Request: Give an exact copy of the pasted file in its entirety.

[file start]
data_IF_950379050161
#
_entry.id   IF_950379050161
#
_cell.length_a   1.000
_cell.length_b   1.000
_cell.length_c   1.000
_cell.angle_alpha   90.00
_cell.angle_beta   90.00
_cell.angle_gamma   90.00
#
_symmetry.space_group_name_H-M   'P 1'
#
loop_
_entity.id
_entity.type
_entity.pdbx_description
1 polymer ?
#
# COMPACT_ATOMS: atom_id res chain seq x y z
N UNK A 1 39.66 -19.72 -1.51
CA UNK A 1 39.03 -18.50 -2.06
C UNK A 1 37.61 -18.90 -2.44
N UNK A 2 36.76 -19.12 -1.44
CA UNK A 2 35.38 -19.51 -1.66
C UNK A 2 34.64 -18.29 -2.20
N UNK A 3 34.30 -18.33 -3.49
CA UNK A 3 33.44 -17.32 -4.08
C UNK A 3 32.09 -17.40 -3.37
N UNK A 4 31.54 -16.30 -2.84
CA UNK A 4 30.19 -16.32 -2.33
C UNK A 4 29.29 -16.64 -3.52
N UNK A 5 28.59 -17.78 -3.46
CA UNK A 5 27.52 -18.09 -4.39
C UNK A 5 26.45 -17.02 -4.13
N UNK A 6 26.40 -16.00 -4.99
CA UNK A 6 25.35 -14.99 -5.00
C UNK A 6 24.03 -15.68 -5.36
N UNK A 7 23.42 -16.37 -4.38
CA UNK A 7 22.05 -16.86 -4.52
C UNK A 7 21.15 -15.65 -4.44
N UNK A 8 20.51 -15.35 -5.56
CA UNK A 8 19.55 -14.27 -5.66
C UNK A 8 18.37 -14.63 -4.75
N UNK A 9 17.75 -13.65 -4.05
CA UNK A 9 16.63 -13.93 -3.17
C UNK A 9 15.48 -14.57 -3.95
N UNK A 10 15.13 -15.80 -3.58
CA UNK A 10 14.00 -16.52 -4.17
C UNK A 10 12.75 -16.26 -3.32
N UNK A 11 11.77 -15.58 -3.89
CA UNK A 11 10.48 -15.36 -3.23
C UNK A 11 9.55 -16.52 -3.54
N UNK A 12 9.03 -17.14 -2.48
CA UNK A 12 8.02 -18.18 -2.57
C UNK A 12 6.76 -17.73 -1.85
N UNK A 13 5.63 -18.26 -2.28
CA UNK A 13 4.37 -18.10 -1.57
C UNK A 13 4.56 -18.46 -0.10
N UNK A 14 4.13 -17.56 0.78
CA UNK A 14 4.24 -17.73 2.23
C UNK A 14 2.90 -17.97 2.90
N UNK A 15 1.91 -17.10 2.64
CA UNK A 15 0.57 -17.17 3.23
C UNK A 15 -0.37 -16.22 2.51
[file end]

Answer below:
data_IF_950379050161
#
_entry.id   IF_950379050161
#
_cell.length_a   1.000
_cell.length_b   1.000
_cell.length_c   1.000
_cell.angle_alpha   90.00
_cell.angle_beta   90.00
_cell.angle_gamma   90.00
#
_symmetry.space_group_name_H-M   'P 1'
#
loop_
_entity.id
_entity.type
_entity.pdbx_description
1 polymer ?
#
# COMPACT_ATOMS: atom_id res chain seq x y z
N UNK A 1 39.66 -19.72 -1.51
CA UNK A 1 39.03 -18.50 -2.06
C UNK A 1 37.61 -18.90 -2.44
N UNK A 2 36.76 -19.12 -1.44
CA UNK A 2 35.38 -19.51 -1.66
C UNK A 2 34.64 -18.29 -2.20
N UNK A 3 34.30 -18.33 -3.49
CA UNK A 3 33.44 -17.32 -4.08
C UNK A 3 32.09 -17.40 -3.37
N UNK A 4 31.54 -16.30 -2.84
CA UNK A 4 30.19 -16.32 -2.33
C UNK A 4 29.29 -16.64 -3.52
N UNK A 5 28.59 -17.78 -3.46
CA UNK A 5 27.52 -18.09 -4.39
C UNK A 5 26.45 -17.02 -4.13
N UNK A 6 26.40 -16.00 -4.99
CA UNK A 6 25.35 -14.99 -5.00
C UNK A 6 24.03 -15.68 -5.36
N UNK A 7 23.42 -16.37 -4.38
CA UNK A 7 22.05 -16.86 -4.52
C UNK A 7 21.15 -15.65 -4.44
N UNK A 8 20.51 -15.35 -5.56
CA UNK A 8 19.55 -14.27 -5.66
C UNK A 8 18.37 -14.63 -4.75
N UNK A 9 17.75 -13.65 -4.05
CA UNK A 9 16.63 -13.93 -3.17
C UNK A 9 15.48 -14.57 -3.95
N UNK A 10 15.13 -15.80 -3.58
CA UNK A 10 14.00 -16.52 -4.17
C UNK A 10 12.75 -16.26 -3.32
N UNK A 11 11.77 -15.58 -3.89
CA UNK A 11 10.48 -15.36 -3.23
C UNK A 11 9.55 -16.52 -3.54
N UNK A 12 9.03 -17.14 -2.48
CA UNK A 12 8.02 -18.18 -2.57
C UNK A 12 6.76 -17.73 -1.85
N UNK A 13 5.63 -18.26 -2.28
CA UNK A 13 4.37 -18.10 -1.57
C UNK A 13 4.56 -18.46 -0.10
N UNK A 14 4.13 -17.56 0.78
CA UNK A 14 4.24 -17.73 2.23
C UNK A 14 2.90 -17.97 2.90
N UNK A 15 1.91 -17.10 2.64
CA UNK A 15 0.57 -17.17 3.23
C UNK A 15 -0.37 -16.22 2.51